ensured diversification of the economy and discouraged over-dependence
on importation, especially foodstuffs. This culminated in the ban on rice importation which ignited what is now called Rice Revolution in the country. The grow-what-you-eat mantra of the President paid off as people across the country took to the production of rice and other food items therefore saving billions of dollars hitherto meant for the importation of foodstuffs.
The policy aimed at diversification of the economy and the steady increase in the price of crude at the international market combined to help the nation exit the recession. The International Monetary Fund (IMF) has however warned against complacency stressing that the economy must be jealously guarded to avoid a rebound into crisis.
But so many people have yet to feel that the country has really exited recession, almost three months after the NBS has certified the economy healthy. Cost of living is still intolerably high. There is hunger everywhere; many people are losing their means of livelihood on daily basis; states and local governments can no longer pay salaries and emoluments as at when due; workers welfare in both public and private sectors has become an anathema; there are wailings and gnashing of teeth everywhere. People are suffering.
With the increase in the price of crude at the international market comes the current fuel scarcity in the country. Though officials of the Nigerian National Petroleum Corporation (NNPC) have given assurances that there were enough supplies and that there was no plan to hike the price of the Premium Motor Spirit (PMS), otherwise known as petrol, the scarcity still persist across the country.
The attendant discomfort brought by the fuel scarcity, especially at the Yuletide, has made life miserable for the people. Cost of transportation has been quadrupled while that of food items have shot through the roof. These are indeed not the best of times for Nigerians.
Due to the gloom in the economy, the rate of unemployment has become inexplicable high with millions of able bodied young me n and women roaming the streets. This is notwithstanding government efforts to provide succor through its Special Intervention Program (SIP) through N-Power. The government through its N-Power program targeted 350,000 youths in 2017. It is however believed that consistency with program may help reduce unemployment and create the much desired prosperity in the country.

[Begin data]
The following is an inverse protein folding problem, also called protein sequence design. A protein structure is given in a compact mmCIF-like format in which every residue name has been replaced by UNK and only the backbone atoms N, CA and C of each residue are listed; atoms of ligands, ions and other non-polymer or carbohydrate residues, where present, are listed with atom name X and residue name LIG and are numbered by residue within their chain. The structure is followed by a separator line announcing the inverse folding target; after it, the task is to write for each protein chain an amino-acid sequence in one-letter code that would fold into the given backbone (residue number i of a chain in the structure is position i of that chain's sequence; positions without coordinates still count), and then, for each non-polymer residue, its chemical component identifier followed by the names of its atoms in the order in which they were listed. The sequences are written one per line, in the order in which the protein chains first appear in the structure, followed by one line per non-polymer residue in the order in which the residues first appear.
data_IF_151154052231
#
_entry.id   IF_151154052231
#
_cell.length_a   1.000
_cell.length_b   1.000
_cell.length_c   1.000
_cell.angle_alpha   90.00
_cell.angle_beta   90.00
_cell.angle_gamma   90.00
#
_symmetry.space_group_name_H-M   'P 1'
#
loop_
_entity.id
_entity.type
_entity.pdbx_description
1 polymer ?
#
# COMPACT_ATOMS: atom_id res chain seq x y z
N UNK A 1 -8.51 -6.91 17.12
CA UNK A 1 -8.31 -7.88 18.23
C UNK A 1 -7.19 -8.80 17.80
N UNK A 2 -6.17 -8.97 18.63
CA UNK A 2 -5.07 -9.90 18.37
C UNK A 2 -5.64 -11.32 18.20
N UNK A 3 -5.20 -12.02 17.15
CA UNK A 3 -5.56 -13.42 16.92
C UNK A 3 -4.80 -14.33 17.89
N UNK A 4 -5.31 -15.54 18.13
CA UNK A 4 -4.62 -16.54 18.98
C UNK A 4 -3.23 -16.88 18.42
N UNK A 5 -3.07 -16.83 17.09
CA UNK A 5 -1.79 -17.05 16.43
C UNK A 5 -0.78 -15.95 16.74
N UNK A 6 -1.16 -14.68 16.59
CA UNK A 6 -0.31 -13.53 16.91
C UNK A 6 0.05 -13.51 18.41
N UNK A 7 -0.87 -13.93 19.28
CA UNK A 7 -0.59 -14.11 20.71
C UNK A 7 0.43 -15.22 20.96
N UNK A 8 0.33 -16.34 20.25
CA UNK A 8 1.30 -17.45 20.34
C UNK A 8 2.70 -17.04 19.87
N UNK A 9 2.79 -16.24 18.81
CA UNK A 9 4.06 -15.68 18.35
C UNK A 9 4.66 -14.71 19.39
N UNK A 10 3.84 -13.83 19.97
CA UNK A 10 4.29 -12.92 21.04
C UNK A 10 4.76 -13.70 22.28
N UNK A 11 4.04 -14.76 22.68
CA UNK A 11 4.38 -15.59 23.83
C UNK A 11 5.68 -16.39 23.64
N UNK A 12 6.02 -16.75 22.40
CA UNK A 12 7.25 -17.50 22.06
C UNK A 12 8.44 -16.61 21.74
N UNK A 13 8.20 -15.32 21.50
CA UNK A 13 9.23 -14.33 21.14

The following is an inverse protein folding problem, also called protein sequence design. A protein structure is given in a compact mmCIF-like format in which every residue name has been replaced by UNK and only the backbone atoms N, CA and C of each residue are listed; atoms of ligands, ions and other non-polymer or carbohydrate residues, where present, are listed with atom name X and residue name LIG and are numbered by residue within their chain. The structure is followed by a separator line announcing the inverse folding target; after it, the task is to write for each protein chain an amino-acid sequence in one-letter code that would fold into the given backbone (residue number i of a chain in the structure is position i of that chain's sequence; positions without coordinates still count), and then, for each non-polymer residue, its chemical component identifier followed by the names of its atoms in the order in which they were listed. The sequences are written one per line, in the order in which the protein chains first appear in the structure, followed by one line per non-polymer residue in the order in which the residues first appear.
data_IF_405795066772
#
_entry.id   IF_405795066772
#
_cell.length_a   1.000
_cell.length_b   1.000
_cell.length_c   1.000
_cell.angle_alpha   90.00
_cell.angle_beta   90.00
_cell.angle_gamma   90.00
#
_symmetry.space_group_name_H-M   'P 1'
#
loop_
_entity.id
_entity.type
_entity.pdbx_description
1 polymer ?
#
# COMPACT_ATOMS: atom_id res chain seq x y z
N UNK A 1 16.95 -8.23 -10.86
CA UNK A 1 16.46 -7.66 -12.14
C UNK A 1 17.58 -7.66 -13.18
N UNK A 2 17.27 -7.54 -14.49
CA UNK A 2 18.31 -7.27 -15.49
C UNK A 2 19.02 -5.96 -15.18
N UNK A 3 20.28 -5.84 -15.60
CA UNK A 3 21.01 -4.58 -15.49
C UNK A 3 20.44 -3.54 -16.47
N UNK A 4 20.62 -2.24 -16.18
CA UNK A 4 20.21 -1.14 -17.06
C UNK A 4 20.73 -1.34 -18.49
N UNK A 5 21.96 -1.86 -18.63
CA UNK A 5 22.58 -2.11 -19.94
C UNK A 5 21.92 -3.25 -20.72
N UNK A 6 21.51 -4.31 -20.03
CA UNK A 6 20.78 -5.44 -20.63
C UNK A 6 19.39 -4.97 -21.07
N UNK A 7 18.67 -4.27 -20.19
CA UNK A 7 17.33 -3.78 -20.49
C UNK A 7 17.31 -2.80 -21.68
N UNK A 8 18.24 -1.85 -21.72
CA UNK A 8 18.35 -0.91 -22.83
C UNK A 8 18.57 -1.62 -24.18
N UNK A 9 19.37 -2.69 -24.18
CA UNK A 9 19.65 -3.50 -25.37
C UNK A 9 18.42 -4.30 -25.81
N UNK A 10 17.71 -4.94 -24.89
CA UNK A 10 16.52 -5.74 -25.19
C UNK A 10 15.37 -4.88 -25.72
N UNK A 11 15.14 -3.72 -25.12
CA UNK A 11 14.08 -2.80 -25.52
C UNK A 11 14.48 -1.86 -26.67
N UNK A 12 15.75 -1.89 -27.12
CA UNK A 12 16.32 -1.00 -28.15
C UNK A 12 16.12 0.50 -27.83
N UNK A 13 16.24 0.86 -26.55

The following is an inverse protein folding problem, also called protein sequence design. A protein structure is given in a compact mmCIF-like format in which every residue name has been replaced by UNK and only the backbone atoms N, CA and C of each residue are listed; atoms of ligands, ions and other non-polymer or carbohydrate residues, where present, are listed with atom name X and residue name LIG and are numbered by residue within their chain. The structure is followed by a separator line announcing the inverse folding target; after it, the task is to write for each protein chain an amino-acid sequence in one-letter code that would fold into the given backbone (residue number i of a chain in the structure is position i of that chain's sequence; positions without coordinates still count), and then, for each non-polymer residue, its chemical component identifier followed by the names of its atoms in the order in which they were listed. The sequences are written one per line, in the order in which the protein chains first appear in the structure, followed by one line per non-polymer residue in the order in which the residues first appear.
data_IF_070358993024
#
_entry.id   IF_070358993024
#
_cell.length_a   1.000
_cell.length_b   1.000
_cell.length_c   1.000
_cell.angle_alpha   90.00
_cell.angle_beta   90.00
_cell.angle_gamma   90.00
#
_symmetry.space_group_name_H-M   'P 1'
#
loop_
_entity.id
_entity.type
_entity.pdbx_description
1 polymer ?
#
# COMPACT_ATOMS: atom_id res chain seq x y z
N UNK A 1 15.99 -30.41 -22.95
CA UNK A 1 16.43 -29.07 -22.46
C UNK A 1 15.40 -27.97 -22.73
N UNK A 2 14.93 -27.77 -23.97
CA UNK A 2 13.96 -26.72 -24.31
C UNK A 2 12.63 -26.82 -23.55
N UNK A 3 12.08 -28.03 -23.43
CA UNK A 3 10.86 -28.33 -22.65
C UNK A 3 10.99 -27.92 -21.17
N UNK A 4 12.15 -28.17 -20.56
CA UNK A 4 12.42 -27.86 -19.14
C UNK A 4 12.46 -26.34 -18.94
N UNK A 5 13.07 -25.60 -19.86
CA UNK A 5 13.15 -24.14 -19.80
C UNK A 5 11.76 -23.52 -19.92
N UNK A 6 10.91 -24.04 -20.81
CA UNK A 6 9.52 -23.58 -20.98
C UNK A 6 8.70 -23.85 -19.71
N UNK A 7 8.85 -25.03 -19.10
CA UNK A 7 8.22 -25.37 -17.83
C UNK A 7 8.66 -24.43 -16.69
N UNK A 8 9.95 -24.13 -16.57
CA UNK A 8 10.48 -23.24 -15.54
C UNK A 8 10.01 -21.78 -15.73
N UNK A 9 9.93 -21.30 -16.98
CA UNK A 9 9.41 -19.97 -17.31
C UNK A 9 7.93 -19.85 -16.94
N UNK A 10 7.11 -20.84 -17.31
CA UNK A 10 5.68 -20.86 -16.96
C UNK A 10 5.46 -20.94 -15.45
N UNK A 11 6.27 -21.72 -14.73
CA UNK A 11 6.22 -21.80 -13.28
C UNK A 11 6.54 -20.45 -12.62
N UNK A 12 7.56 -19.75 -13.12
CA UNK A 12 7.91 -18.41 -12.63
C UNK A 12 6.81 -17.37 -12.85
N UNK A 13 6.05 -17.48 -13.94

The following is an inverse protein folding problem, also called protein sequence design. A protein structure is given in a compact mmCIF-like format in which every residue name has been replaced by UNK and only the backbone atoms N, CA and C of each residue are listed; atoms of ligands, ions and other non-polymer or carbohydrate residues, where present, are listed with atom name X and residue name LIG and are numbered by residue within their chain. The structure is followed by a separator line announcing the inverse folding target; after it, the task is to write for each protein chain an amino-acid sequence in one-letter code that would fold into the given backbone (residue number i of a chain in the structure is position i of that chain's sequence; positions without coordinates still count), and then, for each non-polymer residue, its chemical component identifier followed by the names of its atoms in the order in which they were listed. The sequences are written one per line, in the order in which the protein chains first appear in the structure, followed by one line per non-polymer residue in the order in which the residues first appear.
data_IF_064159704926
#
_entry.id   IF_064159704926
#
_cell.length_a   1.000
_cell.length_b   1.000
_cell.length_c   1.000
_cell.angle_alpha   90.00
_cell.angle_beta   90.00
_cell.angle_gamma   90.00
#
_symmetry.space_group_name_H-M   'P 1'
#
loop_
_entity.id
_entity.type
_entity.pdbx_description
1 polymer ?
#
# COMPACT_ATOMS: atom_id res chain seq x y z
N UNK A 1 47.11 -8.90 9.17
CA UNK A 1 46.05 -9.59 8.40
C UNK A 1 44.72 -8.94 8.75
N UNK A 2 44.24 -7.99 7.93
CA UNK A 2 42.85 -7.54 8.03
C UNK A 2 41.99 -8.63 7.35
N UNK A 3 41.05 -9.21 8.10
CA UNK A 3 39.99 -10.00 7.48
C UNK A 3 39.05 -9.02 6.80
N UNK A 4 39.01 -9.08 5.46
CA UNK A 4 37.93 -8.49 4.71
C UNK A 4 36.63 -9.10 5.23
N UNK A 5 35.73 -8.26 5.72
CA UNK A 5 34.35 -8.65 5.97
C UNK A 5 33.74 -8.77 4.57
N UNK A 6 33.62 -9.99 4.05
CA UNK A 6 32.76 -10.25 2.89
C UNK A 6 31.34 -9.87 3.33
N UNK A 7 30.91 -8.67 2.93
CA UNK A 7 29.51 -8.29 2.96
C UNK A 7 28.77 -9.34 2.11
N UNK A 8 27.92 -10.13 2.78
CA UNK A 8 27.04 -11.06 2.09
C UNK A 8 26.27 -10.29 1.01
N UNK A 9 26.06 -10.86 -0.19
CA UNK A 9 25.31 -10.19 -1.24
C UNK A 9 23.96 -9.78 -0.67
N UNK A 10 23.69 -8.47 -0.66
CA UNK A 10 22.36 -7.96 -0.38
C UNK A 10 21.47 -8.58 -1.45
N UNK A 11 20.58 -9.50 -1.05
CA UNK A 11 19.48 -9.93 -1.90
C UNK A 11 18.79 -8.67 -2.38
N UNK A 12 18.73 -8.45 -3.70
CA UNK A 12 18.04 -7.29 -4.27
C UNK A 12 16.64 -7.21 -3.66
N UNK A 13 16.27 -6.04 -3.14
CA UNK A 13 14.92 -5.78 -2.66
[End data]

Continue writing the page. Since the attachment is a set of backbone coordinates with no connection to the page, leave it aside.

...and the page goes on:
In the fight against corruption, the Buhari’s administration gained some milestones in 2017. The initiation of the Whistle-blower policy led to the discovery of looted funds stacked away in residences and recovery of property acquired with illicit funds.
Apart from this, the government has been able to take the frontiers of the battle against corruption beyond the shores of Nigeria by entering into bilateral agreements with foreign countries aimed at easing the repatriation of stolen loots hidden abroad.
Of note is the agreement entered into with the authorities in the United Arab Emirates (UAE) which has become the latest haven for Nigerian kleptomaniacs.
Apart from this, the Economic and Financial Crimes Commission (EFCC) has commenced prosecution of some suspected corrupt people especially those who served prominently in the last administration of former President Goodluck Jonathan. Although there have yet to be any outlandish conviction, the anti-graft agency had succeeded in recovering funds and properties from some people willing plea-bargain.

But the snag in the corruption fight was in the allegation that the government was only persecuting members of the opposition Peoples Democratic Party (PDP) as all those currently facing charges on ground of corruption are members of the opposition.

They are quick to point out that the sacked Secretary to the Government of the Federation (SGF), who is also a top-notch of the ruling All Progressives Congress (APC) and the President’s ally, has yet to be charged for corruption even when he had been indicted by a panel chaired by somebody not less than the Vice President.
Critics hold that until the President begins to probe and prosecute those members of his party perceived to be close to him, suspected to have committed one financial malfeasance or the other, his anti-corruption crusade would not be taken seriously. They believe that the EFCC must go the whole hog by investigating and prosecuting even those fair weather politicians who ditched the PDP for the APC with the hope to escape prosecution.
Like the President admitted, 2017 is a difficult year loaded with twists and turns but loaded with experiences needed to move the nation forward in 2018 and beyond. Mistakes if the last must not be repeated.
One can only hope that next year will be better. Happy new year in advance.